Two Vastly Different Name Drops from 25 Years Ago

Published by Rick on Tagged Uncategorized

It may have even been 26 years ago, but ultimately the year’s difference doesn’t change the story. It was in February, 1990 (or 89?) that I got the chance to be the opener, potentially on a national tour, for a man who was my friend at the time, then within a few years we fell out, to the point that he even took to bad rapping me on stage. But we’re getting ahead of ourselves here.

The man having his 15 minutes at this time was Andrew Dice Clay, and depending on who you talked to, he was either the best thing in comedy at the time, or the worst thing to EVER happen to comedy. It was character-driven comedy meant to shock and offend, with the moderately subtle hints of “Hey, I’m not really like that.” It was true, from my time spent with him, that despite the politically incorrect front he put up, he had the capacity to be a nice guy. Unfortunately, he got moderately famous, and started to believe the hype. It was at this time in his career that I spent the better part of 24 hours with him.

The venue was the Phoenix Civic Auditorium, a circular venue with a revolving stage. Dice had asked me to accompany him to this 3000-seat venue, as we had done some studio work together, and had found that while it was tedious, we got to be friends in the process. There was the prospect of future gigs together, but this was also a proving ground, and the only time I think I proved his choice right was when I was on stage. The rest of the time was constantly feeling as though I had to yield to some superior power. I have to admit I screwed up a couple of times, and it probably cost me in the long run.

Someone on our flight from LA Airport recognized him and would not leave him alone, and I made the foolish mistake of indicating where we were staying in Phoenix, but covering, maybe too late, by saying it was just me that was staying there, and Dice and his wife would be somewhere uncertain. That was mistake Number One! Mistake Number Two was made right before I was to face the potential lynch mob that was his audience. As I’m waiting for my intro, Dice walks by me and asks, “Are you psyched?” Really a wrong time to be talking to me at all, but my response didn’t help. I said, “Of course I am, but then I’ve been here before, I’ve opened for Robin Williams.” What I’m sure he wanted to hear was, “Oh yes, Andrew, and you’re the Most Wonderful Person on the Planet for giving me this opportunity to be part of this great experience that is your presence.” Because I didn’t say that or something related, it’s no surprise that, coupled with my airplane faux pas, this would be my only gig with him.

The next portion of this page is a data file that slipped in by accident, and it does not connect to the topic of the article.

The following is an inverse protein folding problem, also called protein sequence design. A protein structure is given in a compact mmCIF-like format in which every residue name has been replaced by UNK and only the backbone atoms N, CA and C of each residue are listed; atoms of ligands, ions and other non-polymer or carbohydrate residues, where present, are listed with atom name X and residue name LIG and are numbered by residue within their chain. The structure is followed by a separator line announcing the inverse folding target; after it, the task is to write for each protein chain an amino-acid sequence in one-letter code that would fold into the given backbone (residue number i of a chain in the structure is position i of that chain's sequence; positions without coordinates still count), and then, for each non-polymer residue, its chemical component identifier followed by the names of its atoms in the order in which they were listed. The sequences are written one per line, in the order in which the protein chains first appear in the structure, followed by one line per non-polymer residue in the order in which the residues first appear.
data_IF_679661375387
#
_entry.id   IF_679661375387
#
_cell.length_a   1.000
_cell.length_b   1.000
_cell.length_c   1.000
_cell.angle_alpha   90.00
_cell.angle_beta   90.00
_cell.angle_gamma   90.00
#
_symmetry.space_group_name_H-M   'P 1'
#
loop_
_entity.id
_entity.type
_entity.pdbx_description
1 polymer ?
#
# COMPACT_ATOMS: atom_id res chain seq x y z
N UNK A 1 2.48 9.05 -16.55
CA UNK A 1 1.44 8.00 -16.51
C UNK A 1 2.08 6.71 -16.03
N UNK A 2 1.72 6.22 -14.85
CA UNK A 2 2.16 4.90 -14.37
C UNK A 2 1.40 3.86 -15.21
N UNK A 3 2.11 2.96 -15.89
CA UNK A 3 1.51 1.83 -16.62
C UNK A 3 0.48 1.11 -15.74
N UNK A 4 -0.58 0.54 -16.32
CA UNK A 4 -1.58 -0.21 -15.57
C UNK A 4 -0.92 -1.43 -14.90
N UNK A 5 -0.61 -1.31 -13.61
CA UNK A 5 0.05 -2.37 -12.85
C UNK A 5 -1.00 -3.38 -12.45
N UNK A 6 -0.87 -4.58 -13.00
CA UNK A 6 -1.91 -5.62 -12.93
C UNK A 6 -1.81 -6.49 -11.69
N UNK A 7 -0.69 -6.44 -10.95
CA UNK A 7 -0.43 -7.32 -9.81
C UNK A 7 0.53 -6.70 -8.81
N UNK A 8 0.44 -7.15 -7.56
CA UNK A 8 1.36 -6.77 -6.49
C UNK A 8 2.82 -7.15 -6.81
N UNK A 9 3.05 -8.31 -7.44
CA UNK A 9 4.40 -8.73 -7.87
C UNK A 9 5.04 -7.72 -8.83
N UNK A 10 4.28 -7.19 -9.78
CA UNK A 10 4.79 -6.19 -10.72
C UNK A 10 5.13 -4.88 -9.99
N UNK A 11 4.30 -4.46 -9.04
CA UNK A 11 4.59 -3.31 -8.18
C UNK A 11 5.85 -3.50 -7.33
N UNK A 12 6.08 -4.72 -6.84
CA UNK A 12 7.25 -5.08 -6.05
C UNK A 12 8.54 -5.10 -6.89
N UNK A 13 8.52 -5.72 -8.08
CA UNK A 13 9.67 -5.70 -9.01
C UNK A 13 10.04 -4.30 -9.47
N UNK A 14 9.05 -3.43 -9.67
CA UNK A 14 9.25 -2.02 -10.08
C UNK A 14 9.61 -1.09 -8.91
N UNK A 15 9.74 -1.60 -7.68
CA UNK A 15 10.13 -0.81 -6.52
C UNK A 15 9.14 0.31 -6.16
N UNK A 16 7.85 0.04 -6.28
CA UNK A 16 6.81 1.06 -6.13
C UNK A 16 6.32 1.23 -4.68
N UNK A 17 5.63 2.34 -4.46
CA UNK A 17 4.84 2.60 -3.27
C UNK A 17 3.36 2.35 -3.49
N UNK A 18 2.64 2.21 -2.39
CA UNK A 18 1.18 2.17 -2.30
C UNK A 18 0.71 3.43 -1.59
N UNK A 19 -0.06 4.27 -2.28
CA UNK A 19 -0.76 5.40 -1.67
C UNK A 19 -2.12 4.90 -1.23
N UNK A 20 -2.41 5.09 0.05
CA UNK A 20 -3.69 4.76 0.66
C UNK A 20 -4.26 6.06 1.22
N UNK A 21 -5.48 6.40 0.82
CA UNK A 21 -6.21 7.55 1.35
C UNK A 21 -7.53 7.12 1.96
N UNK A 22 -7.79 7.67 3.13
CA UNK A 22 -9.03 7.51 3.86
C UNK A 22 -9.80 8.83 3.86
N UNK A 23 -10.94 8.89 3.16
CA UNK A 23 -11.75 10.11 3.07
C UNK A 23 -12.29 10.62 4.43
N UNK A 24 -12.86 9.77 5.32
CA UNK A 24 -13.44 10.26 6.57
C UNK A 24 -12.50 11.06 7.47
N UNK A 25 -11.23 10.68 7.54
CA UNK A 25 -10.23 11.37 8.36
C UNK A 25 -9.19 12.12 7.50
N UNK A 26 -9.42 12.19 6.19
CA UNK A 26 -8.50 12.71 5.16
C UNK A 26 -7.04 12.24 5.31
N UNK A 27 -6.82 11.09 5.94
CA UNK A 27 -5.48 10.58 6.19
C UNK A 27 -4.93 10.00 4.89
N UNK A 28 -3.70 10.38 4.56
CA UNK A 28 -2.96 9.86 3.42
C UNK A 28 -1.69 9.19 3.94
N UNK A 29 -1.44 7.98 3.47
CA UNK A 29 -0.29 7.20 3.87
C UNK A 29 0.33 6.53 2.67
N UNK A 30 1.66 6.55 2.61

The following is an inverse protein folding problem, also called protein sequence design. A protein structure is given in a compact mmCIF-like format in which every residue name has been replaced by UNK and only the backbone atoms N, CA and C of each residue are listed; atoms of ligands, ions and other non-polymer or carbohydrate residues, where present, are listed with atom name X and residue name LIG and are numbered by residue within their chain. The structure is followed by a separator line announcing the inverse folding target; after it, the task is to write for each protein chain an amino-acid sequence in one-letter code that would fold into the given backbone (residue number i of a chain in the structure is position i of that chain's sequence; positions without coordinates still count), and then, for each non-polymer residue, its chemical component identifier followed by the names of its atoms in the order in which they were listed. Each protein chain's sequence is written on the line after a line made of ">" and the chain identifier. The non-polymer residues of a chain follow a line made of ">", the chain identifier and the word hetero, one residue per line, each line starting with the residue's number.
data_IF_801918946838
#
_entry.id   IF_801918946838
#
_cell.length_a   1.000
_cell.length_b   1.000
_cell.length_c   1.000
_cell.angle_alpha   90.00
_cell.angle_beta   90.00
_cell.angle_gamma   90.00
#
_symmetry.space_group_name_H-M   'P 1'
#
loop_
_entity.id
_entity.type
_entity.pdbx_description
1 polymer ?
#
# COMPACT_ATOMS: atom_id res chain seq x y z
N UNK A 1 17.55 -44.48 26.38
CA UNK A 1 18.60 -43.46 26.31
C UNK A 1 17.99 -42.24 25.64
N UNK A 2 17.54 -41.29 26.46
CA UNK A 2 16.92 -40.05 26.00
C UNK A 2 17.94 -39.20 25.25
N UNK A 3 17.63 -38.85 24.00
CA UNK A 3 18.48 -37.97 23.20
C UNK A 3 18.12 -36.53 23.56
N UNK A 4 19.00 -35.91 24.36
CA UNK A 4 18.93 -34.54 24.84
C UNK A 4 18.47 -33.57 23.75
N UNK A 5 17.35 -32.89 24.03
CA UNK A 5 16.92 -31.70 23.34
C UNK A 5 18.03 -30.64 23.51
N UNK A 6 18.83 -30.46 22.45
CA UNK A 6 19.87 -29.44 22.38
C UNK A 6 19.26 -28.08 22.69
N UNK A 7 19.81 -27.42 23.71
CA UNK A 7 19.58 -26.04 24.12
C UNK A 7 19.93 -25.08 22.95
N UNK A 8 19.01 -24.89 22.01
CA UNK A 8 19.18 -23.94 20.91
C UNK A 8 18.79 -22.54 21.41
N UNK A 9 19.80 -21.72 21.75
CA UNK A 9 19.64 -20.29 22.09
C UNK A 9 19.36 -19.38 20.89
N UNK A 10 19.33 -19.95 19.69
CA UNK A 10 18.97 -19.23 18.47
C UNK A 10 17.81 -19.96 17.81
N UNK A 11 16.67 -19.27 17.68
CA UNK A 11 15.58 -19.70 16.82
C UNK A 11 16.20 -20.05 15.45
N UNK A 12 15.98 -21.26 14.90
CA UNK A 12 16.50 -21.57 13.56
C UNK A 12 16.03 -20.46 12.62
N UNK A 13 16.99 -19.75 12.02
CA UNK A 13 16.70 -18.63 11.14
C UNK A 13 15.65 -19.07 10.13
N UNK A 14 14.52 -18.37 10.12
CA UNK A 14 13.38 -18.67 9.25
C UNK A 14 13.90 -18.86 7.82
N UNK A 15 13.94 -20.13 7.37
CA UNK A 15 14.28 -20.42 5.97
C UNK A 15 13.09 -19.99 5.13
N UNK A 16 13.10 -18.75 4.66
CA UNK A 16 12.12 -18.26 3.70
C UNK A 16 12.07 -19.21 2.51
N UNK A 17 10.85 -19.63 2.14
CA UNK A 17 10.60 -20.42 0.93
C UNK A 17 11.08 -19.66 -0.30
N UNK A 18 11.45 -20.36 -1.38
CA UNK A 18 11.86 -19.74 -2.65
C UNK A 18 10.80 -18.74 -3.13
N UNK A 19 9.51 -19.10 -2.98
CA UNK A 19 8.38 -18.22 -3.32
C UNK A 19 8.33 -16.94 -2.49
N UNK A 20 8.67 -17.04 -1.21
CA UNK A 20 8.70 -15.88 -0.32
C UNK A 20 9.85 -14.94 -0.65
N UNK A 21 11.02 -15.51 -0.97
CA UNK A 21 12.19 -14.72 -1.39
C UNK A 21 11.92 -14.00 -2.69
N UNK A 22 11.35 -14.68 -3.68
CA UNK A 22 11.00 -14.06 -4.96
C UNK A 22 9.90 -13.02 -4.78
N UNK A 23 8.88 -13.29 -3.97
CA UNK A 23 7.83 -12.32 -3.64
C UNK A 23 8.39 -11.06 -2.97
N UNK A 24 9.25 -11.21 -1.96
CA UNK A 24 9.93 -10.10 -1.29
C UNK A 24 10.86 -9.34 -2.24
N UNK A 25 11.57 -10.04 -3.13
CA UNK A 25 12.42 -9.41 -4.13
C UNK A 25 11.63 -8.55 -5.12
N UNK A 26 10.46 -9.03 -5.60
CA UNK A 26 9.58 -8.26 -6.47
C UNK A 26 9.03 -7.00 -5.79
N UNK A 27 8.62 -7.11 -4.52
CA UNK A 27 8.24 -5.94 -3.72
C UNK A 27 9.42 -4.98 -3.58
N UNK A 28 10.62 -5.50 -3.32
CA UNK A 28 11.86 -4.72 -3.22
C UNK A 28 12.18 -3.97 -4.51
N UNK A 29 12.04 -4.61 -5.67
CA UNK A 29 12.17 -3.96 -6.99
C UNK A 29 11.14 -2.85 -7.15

Still, I handled the hostile crowd, 3000 strong and probably 2900 of it White Male, with a good bit of aplomb. As I came out on stage to a cascade of boos and “fuck you, we want Dice” greetings, I calmly told them “I know I’m not what you want, but if you bear with me, we’ll have some fun until Mr. Clay comes on.” Somehow it worked, and my 25 minutes worked surprisingly well. Well enough that as I left the stage and walked down a hallway that bisected the crowd, several of them high-five’d me.

Dice, when all is said and done, was a marvel to watch, as he was on stage for a good 2-3 minutes before saying anything, milking the crowd’s enthusiasm to the point that when he uttered his first sentence, “So I’m fuckin’ this chick, balls deep…” the crowd erupted again. Much as it may not have been what I or any of my comedy aficionado friends would have deemed greatness, you couldn’t begrudge his ability as a performer.